The White House eagerly tweeted the link to a New York Times hit piece on John Boehner that accused him of taking in loads of lobbyist cash. They called his connections to lobbyists “especially deep” — but not, apparently, if one compares them to current Democratic leadership in both the House and Senate. As Timothy Carney reports for the Washington Examiner, not only has Nancy Pelosi taken in twice as much lobbyist cash in this election as Boehner, but Harry Reid and Chuck Schumer have collected more in the last six months than Boehner has in six elections:
Here’s what they mean: from 1999 until today, according to the Center for Responsive Politics, Boehner has raised $299,490 from lobbyists.
For comparison, Harry Reid, Blanche Lincoln, and Chuck Schumer have each raised more money from lobbyists in this cycle alone.
This isn’t the first time that the Gray Lady has worked as an arm of the Democratic Party. Don’t forget their attempt to smear John McCain with allegations of marital infidelity just as he wrapped up the Republican nomination for President. The newspaper’s public editor ended up scolding the Times and its editors for publishing a hack job based on unsupported allegations from disgruntled former staffers. It wasn’t their only effort at tilting the election, either:
- Gray Lady fighting dirty against McCain campaign? Update: NYT Ethics Policy
- The Times Strikes Back, Lamely
- Someone please call the Gray Lady a waaahmbulance! Update: It wasn’t “tightly controlled” in 1999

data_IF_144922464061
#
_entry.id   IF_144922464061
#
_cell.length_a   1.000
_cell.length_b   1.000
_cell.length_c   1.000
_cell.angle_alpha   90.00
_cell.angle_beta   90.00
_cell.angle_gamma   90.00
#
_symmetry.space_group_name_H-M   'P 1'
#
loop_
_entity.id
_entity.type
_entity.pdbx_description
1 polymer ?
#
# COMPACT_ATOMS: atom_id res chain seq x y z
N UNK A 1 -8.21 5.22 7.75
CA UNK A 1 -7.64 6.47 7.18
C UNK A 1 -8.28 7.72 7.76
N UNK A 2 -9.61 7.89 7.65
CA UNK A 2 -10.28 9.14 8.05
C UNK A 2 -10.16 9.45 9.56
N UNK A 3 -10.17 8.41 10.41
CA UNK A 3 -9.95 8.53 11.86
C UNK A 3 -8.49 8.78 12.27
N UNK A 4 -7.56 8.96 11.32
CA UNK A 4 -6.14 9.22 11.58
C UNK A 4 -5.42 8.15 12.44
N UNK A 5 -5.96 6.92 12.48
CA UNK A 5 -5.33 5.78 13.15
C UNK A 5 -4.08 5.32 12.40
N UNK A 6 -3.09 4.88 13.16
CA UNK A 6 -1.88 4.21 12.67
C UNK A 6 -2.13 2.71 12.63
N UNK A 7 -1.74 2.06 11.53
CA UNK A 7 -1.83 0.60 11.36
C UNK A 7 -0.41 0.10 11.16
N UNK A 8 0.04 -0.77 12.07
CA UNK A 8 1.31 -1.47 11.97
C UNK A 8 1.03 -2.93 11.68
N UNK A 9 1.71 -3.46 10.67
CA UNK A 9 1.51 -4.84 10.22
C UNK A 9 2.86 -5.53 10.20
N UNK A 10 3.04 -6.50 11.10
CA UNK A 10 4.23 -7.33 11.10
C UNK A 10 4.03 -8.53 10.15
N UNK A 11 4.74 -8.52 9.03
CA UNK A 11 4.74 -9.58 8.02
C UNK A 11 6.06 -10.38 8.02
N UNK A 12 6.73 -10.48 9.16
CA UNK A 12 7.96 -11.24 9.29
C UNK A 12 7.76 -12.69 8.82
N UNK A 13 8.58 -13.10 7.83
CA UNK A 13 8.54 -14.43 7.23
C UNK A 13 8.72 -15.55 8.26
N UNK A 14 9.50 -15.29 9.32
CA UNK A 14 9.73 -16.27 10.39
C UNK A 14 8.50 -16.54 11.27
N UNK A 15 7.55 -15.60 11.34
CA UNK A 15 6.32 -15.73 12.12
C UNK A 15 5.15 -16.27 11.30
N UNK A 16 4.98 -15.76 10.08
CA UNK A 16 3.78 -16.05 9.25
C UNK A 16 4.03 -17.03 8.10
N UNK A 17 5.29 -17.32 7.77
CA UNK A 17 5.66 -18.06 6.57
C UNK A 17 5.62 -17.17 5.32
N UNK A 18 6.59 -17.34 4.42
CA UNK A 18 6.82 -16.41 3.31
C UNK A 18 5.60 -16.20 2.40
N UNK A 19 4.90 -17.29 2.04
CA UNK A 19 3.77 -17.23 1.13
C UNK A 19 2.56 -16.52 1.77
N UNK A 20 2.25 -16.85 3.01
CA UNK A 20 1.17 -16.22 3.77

In this case, the use of the phrase “especially deep” shows that the Times wanted to make Boehner look as though he was on the extreme outlier of the common practice of fundraising among lobbysists. Whatever one thinks of that practice, it’s one of the truly bipartisan efforts on Capitol Hill. But in this cycle, the top five recipients are all Democrats, including two in Senate leadership (Reid and Schumer), as well as six of the top ten (3 Republicans and Charlie Crist being the others), and eleven of the top 20 — and one of the Republicans on that list, Lisa Murkowski, is no longer a Republican candidate.
In the list of current House members, Roy Blunt tops it, probably because of his run for the Senate. Democrat Kendrick Meek follows him for the same reason, and Democrat Charlie Melancon comes in fourth as he runs for the Senate in Louisiana. Otherwise, this is a Democratic field, with Steny Hoyer and Charlie Rangel leading the list of those running for re-election in the House. Nancy Pelosi comes in at 9th overall. Where does Boehner rank? He’s not even in the top 20, whose last member — Sander Levin (D-MI) — has taken $59,211 from lobbyists in this cycle. There are only two Republicans on this list; the other 18 are Democrats.
So with that in mind, why did the New York Times decide to focus on John Boehner instead of all the bigger targets in the House and Senate? Quite obviously, they’re attempting to run interference for Barack Obama and Nancy Pelosi by pushing a distorted, irresponsible, and highly inaccurate picture of Boehner as some sort of lobbyist lackey. It’s exactly the kind of political reporting that we’ve come to expect from the Times: unethical, biased, and sloppy. In their headline, they accuse Boehner of being “tightly bound” to lobbyists, but clearly it’s the New York Times that is “tightly bound” to this White House and the Democratic Party.